Part III - Naylor's Journey: The long road back to the gridiron from paralysis
Eds Note: Naylor's Journey is a five-part series that will run throughout the week on www.fcs.football. Part III picks up following the close of Tuesday's Part II: "When everything works right and people recover, it's awesome," Hess said. "But the reality is, that's usually not the situation." Part IV will move Thursday.
LEWISBURG, Pa. (STATS) - Bucknell coach Joe Susan didn't mention what kind of late-fall day it was because those aren't the details that stick when sitting bedside at Kessler Institute for Rehabilitation in West Orange, New Jersey, feeding a 20-year-old, 6-foot-4 football player eggs and bacon.
It was still November, and Robert Naylor had been transferred out of Geisinger. He was still immobile and his weight was in rapid decline as he began an inpatient stint at one of the top rehabilitation facilities on the East Coast. In 10 days, he went from 260 pounds to 230.
"It was humiliating," Naylor said of being fed by his coach.
Susan's kids are 31, 29 and 27, so it had been awhile since he'd spooned anyone a meal.
"You have this picture of this big strapping guy, and then this," Susan said.
In 38 years coaching football, Susan hadn't seen anything like "this" firsthand, but he had been to Kessler before. Prior to taking the job in Lewisburg, Susan was an assistant at Rutgers. He recruited a defensive lineman named Eric LeGrand and got to know him from his freshman year in high school. As a junior at Rutgers, LeGrand suffered a fracture in the same location of the neck as Naylor, which was Susan's first year at Bucknell.
LeGrand has since made a name for himself as something of a spokesman for spinal cord injuries, albeit from a wheelchair for life. Naylor met him at Kessler.
"He got into my head about what I need to get ready for," Naylor said. "… He has it worse than me and he's taken it much better."
When Robert went down, Susan walked onto the field like a coach often does multiple times a game to tend to an injury. When he saw how the training staff was handling him, he knew he was dealing with something else. Thoughts of the paralyzed fate of a former recruit came back.
"The events afterward were... You have that uncertainty of whether or not he's going to make it," Susan said. "Number two, if he makes it, how much of him will remain?"
With that in mind, Susan gave Naylor the last word before he was loaded into the ambulance. The final interaction Naylor had on the field before he was transported to the hospital was with his coach, who asked him what he wanted relayed to the team. Naylor says he responded, "Don't tell them anything. Just win the game."
It turns out they remember it a little differently.
Susan's version of his defensive lineman's last line: "Just win the (insert the best of expletives) game."
It's stated in a way that implies selflessness. It's also something many who haven't played football, or don't place a high level of importance on its outcome relative to personal health, might assess as sadly myopic in the immediate face of a life-changing injury: a kid too enamored by sport to quantify what just happened. Yet it's tough not to be intrigued by such a level of dedication when nightmarish anxiety seems the more sane response.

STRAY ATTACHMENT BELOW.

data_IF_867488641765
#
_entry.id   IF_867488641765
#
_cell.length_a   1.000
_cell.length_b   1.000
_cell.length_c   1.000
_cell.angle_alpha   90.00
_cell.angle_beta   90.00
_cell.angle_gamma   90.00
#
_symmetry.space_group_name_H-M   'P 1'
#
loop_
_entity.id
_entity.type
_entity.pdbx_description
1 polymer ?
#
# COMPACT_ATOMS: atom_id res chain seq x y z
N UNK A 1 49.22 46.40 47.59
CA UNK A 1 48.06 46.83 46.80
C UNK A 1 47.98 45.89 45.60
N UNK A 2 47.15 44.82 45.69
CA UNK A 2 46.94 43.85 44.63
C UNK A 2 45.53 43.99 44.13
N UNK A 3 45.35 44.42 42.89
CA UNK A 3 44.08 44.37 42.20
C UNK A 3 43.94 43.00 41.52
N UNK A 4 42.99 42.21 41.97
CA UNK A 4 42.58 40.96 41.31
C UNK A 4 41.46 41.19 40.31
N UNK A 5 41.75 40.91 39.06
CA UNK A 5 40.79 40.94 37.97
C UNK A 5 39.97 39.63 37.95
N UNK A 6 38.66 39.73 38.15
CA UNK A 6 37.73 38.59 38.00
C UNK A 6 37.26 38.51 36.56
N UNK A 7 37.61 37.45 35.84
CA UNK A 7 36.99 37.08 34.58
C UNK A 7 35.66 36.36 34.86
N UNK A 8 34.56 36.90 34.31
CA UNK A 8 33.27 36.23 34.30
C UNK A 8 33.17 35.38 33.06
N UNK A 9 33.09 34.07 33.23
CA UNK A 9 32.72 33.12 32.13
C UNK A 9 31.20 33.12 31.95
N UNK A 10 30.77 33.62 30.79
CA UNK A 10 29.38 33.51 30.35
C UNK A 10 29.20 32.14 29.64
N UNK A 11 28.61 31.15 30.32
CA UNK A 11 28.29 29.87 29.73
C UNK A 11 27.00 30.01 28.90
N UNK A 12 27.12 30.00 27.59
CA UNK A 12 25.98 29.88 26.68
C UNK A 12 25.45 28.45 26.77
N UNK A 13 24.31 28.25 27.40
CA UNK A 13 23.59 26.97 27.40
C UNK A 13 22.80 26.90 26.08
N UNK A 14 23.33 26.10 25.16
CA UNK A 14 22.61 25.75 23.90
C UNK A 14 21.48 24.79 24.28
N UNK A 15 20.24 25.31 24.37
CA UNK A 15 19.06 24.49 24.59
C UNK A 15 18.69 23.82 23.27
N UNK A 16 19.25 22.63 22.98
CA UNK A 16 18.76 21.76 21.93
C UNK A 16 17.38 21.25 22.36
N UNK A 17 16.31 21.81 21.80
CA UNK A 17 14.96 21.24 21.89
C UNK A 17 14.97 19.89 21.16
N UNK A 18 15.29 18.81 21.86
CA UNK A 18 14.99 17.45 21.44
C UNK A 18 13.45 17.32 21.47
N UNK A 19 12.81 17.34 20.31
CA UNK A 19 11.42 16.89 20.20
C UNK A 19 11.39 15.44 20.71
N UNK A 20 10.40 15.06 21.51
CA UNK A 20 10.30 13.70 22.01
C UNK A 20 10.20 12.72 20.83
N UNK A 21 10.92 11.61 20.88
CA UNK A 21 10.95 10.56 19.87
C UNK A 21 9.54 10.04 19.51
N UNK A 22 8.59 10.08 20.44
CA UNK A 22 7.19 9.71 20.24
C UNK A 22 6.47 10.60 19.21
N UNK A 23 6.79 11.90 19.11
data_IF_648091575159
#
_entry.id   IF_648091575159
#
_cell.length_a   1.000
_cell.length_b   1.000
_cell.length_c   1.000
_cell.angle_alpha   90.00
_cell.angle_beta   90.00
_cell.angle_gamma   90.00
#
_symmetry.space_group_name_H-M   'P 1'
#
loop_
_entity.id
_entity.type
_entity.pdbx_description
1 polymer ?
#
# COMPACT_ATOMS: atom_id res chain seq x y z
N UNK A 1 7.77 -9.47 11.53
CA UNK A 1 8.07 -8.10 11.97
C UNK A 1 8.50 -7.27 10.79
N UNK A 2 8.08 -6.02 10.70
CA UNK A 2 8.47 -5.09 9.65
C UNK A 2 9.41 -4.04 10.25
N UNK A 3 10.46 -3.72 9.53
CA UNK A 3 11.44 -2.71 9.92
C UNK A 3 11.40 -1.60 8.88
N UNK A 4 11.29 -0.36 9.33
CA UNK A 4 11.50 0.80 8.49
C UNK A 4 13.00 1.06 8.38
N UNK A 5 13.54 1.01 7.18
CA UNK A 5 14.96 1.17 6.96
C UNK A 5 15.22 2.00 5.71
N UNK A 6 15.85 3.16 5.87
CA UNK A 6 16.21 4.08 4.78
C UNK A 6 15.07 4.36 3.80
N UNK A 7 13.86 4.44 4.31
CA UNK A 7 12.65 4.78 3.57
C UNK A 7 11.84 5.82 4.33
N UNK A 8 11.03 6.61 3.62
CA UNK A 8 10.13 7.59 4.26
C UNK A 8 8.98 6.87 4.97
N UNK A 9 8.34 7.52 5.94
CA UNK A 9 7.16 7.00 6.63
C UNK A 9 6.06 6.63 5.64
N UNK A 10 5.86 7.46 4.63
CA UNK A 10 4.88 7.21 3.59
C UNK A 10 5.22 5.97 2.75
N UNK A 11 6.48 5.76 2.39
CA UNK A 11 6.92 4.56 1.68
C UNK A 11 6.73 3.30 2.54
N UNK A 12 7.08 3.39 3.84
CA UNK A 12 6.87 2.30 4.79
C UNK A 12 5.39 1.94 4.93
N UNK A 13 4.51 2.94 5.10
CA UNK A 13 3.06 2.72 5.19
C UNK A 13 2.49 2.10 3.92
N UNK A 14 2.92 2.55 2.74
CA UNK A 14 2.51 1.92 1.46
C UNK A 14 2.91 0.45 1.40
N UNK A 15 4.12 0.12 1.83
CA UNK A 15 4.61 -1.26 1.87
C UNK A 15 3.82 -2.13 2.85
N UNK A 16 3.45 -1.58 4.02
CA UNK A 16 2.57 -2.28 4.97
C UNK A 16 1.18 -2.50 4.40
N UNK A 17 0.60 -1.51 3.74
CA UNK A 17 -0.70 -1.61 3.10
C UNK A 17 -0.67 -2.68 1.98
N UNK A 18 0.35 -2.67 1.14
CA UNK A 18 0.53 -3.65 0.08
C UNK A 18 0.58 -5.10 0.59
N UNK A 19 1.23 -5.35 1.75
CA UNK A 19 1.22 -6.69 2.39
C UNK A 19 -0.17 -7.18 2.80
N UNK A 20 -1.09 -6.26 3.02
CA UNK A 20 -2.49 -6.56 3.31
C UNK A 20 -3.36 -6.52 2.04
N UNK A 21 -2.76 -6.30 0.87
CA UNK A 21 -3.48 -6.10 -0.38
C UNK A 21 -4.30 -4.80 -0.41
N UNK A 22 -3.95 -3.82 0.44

It's even more intriguing in the case of Naylor, whose personal depth is more complex than that linear end zone-to-end zone mentality.
Naylor looks the part of the football player physically, even now as his body comes back, but beyond that, the 21-year-old doesn't fit any traditional stigma. He's an English major with a creative writing concentration who speaks of the possibilities of fiction. He's most at peace reading. His college experience is layered, almost conflicting. His coach, unprompted, describes him as quiet. But he's also in a fraternity. He takes poetry classes, fiction workshops. He's back to working on his dancing armed with the world's greatest excuse if the results are terrible. He's bilingual. He's at once a jock at an Emily Dickinson poetry slam and Jonathan Franzen in shoulder pads. This seems only to add to the bewilderment of his steadfast football dedication following the injury.
He has options. Why continue on the same path he's chosen to maintain given that he's now returned to school and has so much more he's interested in and can pursue without limitation? Without football, he can finally get caught up on the full two semesters of academics he lost. He can begin writing that book he plans to pen about this experience.
One thing is certain: Naylor isn't in denial about the situation. He's well aware walking onto a field is about as much of a return as he's going to make to football as a player, aside from possibly jogging out of a tunnel one day. He hasn't necessarily been raised to cling to anything. He's moved his whole life and adapted to making new friends. He's not a scholarship player fulfilling some token requirement to continue earning aid - football scholarships weren't offered until the year after he arrived, so he has no obligation.
He changed sports - soccer to rugby to football - as his growing body and changing environment dictated. The one thing many people in his situation might be most afraid to leave - a relationship with a significant other, someone to lean on - ended while he was inpatient at Kessler.
"I guess I'm not like most people in this regard, but I looked internally toward my problems, sort of isolating anything that was happening around me."
He's also introspective about his level of involvement with the team and wonders if he's choosing poorly on how to use his time.